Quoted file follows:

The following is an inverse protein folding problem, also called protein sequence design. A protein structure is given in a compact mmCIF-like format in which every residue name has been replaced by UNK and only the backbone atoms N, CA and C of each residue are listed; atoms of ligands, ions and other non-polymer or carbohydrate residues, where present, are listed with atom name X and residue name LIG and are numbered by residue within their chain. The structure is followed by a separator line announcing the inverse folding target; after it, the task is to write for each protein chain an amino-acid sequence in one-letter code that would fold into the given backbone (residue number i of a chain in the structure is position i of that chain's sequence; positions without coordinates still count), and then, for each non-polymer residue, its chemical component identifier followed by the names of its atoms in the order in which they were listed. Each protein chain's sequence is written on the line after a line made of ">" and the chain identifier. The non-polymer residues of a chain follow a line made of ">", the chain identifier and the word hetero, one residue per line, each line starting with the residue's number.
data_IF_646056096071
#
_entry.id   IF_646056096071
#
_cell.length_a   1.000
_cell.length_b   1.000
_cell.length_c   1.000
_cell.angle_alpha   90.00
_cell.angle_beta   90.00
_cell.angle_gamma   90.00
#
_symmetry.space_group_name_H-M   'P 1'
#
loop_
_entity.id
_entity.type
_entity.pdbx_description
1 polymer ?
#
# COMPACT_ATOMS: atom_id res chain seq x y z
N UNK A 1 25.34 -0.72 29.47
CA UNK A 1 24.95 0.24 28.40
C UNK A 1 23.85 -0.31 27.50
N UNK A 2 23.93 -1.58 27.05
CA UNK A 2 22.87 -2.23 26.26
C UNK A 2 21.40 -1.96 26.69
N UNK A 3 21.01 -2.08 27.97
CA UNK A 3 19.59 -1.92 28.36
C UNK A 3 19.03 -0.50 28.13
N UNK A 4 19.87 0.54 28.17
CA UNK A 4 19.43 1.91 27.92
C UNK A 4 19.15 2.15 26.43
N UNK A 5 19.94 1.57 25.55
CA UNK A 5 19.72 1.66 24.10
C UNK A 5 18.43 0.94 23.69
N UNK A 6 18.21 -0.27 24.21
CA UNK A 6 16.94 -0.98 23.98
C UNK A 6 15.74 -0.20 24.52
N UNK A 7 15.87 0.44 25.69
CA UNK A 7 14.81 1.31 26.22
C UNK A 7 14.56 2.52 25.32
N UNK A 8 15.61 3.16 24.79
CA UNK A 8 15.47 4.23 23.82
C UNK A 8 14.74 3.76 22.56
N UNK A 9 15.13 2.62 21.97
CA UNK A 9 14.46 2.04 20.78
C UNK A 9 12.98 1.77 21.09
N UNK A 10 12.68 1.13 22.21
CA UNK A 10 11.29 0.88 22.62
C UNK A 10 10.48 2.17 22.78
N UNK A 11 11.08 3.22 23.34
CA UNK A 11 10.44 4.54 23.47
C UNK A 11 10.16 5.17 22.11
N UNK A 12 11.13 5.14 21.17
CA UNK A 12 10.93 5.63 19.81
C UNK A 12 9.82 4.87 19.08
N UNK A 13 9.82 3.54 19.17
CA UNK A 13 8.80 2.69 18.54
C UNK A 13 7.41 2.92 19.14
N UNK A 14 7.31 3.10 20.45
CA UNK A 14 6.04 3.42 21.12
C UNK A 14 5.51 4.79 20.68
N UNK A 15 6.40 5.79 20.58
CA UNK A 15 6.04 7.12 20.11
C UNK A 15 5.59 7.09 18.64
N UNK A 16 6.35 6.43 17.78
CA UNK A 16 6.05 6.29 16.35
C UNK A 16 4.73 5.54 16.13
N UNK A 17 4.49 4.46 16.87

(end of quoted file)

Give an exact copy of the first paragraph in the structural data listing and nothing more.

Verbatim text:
The following is an inverse protein folding problem, also called protein sequence design. A protein structure is given in a compact mmCIF-like format in which every residue name has been replaced by UNK and only the backbone atoms N, CA and C of each residue are listed; atoms of ligands, ions and other non-polymer or carbohydrate residues, where present, are listed with atom name X and residue name LIG and are numbered by residue within their chain. The structure is followed by a separator line announcing the inverse folding target; after it, the task is to write for each protein chain an amino-acid sequence in one-letter code that would fold into the given backbone (residue number i of a chain in the structure is position i of that chain's sequence; positions without coordinates still count), and then, for each non-polymer residue, its chemical component identifier followed by the names of its atoms in the order in which they were listed. Each protein chain's sequence is written on the line after a line made of ">" and the chain identifier. The non-polymer residues of a chain follow a line made of ">", the chain identifier and the word hetero, one residue per line, each line starting with the residue's number.